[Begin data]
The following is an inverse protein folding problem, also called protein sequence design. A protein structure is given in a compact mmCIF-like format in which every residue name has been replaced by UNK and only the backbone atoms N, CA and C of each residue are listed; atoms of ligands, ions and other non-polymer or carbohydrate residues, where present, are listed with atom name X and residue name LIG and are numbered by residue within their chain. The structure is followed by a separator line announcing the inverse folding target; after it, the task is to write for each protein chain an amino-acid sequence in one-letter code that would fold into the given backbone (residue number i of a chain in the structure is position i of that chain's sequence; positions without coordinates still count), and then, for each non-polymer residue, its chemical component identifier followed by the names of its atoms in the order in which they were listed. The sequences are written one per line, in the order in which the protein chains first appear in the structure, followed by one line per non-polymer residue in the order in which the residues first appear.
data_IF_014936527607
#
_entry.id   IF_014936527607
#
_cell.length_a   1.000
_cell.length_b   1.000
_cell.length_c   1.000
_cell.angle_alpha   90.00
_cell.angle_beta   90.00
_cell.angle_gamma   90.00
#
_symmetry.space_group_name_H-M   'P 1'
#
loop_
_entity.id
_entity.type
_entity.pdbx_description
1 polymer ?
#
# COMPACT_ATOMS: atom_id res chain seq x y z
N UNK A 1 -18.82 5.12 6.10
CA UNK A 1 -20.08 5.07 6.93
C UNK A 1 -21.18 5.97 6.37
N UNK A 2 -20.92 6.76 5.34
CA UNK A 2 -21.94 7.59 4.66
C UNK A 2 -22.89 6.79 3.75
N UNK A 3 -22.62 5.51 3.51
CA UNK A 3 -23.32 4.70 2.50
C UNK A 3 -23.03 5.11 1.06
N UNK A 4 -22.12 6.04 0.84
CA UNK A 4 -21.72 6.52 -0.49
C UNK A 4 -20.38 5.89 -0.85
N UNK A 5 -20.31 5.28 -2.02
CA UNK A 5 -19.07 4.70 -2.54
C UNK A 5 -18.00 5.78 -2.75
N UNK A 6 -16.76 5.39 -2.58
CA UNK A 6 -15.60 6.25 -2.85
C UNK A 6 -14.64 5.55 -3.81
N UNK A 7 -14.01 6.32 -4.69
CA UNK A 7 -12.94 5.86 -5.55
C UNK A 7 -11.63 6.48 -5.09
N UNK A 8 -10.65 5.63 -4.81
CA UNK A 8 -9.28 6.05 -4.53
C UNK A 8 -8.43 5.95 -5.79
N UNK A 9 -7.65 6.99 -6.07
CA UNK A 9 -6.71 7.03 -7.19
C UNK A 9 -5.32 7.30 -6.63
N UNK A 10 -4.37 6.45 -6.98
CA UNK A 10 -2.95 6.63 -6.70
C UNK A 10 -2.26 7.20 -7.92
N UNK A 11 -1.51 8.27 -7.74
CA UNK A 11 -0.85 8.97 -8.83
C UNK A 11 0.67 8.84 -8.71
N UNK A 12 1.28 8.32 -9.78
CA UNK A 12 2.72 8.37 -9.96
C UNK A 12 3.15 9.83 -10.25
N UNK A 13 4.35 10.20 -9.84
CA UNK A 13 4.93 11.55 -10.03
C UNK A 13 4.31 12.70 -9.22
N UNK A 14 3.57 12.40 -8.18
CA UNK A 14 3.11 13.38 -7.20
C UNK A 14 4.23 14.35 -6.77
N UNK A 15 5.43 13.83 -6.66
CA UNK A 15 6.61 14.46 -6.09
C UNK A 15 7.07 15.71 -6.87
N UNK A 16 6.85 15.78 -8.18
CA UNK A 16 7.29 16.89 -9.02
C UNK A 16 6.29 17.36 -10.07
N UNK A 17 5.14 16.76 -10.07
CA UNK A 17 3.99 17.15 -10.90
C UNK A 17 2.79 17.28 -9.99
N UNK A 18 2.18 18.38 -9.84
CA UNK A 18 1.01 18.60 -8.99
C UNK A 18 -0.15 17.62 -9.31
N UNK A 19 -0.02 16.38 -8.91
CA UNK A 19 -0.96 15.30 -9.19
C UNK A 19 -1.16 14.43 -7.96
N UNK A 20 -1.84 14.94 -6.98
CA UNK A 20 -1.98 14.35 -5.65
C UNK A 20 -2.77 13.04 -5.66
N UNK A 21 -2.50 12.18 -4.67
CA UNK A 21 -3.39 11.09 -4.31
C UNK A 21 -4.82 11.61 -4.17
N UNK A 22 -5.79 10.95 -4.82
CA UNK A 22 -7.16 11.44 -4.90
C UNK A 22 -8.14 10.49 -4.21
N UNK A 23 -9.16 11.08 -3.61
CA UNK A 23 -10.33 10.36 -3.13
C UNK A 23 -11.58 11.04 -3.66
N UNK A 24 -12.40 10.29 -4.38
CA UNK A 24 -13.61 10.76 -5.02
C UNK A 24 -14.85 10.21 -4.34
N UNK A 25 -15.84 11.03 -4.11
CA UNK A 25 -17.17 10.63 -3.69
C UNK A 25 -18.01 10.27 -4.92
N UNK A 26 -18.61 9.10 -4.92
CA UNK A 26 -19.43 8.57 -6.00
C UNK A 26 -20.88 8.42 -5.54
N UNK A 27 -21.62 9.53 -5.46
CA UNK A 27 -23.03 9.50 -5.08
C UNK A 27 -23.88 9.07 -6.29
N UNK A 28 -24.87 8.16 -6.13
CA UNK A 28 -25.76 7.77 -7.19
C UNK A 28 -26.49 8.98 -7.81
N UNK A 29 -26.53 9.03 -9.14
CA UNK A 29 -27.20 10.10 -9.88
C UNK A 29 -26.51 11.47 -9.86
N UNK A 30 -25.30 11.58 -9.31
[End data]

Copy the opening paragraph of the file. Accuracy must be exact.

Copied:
The following is an inverse protein folding problem, also called protein sequence design. A protein structure is given in a compact mmCIF-like format in which every residue name has been replaced by UNK and only the backbone atoms N, CA and C of each residue are listed; atoms of ligands, ions and other non-polymer or carbohydrate residues, where present, are listed with atom name X and residue name LIG and are numbered by residue within their chain. The structure is followed by a separator line announcing the inverse folding target; after it, the task is to write for each protein chain an amino-acid sequence in one-letter code that would fold into the given backbone (residue number i of a chain in the structure is position i of that chain's sequence; positions without coordinates still count), and then, for each non-polymer residue, its chemical component identifier followed by the names of its atoms in the order in which they were listed. The sequences are written one per line, in the order in which the protein chains first appear in the structure, followed by one line per non-polymer residue in the order in which the residues first appear.